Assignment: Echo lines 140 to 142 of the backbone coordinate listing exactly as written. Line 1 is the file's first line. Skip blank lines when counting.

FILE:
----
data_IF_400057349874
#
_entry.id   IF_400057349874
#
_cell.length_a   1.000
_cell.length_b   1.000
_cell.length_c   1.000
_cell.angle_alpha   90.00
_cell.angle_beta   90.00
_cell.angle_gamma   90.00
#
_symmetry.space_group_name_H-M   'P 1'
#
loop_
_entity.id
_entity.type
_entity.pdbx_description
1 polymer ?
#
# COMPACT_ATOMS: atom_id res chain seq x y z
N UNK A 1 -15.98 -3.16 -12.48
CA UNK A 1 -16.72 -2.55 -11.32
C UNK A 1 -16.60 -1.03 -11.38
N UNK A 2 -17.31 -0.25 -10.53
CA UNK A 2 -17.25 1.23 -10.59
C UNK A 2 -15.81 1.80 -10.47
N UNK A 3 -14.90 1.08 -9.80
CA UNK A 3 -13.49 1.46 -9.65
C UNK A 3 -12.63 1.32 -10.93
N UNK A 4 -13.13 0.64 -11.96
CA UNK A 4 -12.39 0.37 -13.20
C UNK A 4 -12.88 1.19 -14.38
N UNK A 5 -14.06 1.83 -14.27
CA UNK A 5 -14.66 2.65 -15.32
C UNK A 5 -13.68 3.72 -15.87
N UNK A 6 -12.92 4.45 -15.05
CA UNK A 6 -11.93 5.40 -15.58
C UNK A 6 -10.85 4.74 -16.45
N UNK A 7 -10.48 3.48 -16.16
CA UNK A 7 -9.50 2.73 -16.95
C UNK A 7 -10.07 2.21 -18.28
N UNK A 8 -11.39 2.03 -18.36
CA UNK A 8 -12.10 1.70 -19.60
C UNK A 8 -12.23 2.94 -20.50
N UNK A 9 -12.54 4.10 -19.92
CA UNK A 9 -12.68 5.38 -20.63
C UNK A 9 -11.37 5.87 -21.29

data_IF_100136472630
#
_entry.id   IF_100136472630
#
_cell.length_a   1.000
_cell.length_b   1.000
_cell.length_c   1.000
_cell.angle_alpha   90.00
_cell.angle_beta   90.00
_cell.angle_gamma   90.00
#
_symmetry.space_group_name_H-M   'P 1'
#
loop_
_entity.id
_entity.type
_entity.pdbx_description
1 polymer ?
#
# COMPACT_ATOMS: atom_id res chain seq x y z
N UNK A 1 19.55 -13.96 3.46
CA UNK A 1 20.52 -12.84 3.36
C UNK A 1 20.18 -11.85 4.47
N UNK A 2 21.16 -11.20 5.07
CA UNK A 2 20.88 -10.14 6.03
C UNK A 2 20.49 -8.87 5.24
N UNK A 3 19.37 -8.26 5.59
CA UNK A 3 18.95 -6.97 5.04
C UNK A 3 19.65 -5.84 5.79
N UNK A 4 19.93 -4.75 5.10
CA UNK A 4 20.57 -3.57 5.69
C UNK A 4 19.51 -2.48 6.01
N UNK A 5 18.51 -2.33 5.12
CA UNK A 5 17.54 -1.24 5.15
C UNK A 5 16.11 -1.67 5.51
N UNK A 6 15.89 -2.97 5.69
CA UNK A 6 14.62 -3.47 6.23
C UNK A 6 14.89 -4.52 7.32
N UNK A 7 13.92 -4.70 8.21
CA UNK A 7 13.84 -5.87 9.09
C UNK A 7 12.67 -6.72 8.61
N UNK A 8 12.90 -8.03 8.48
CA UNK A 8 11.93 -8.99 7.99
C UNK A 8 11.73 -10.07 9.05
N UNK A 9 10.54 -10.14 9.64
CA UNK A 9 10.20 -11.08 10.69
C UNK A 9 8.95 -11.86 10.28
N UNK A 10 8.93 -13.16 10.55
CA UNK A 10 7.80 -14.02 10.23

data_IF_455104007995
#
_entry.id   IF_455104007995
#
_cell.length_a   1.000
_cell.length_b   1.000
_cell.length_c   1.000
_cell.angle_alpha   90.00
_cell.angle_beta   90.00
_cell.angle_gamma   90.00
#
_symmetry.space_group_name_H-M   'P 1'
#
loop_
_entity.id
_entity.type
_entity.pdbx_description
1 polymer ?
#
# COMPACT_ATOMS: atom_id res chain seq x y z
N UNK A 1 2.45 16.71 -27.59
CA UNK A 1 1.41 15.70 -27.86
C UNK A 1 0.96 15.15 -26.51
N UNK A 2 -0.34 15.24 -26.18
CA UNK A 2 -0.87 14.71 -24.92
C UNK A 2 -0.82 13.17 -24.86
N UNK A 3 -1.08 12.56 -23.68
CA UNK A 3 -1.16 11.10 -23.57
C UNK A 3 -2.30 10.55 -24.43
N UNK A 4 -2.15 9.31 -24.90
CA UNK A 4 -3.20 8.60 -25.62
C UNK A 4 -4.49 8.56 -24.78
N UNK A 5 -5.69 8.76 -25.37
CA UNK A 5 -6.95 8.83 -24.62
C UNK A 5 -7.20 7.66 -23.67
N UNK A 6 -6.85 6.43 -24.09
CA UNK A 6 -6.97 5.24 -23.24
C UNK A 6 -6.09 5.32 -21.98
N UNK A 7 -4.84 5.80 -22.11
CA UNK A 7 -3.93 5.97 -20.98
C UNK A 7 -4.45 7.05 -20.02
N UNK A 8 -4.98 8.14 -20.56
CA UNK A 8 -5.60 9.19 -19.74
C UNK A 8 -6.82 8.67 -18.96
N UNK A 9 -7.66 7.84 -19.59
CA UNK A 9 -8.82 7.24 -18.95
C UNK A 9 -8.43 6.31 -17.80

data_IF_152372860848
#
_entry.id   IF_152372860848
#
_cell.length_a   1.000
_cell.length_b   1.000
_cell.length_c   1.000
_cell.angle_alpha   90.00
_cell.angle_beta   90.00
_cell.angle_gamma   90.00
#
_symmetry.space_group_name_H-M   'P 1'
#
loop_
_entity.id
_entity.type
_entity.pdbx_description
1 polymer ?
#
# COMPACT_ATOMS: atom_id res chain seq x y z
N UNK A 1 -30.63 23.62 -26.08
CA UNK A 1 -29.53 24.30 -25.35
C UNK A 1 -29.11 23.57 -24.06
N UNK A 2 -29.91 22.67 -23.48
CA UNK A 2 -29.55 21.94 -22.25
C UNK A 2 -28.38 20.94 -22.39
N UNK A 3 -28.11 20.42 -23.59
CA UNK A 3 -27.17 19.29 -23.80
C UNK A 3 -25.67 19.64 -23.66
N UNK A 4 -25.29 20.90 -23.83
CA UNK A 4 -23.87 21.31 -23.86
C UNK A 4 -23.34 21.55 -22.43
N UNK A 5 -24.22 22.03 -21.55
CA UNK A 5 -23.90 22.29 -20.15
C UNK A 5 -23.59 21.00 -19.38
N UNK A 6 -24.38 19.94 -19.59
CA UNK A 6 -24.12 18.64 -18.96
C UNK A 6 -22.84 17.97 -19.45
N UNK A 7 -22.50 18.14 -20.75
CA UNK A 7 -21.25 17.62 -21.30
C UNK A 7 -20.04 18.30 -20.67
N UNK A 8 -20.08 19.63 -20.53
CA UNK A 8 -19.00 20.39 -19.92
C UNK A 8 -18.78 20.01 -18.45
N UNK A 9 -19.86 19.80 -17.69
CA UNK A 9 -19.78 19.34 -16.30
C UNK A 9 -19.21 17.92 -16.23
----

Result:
C UNK A 8 -6.82 8.67 -18.96
N UNK A 9 -7.66 7.84 -19.59
CA UNK A 9 -8.82 7.24 -18.95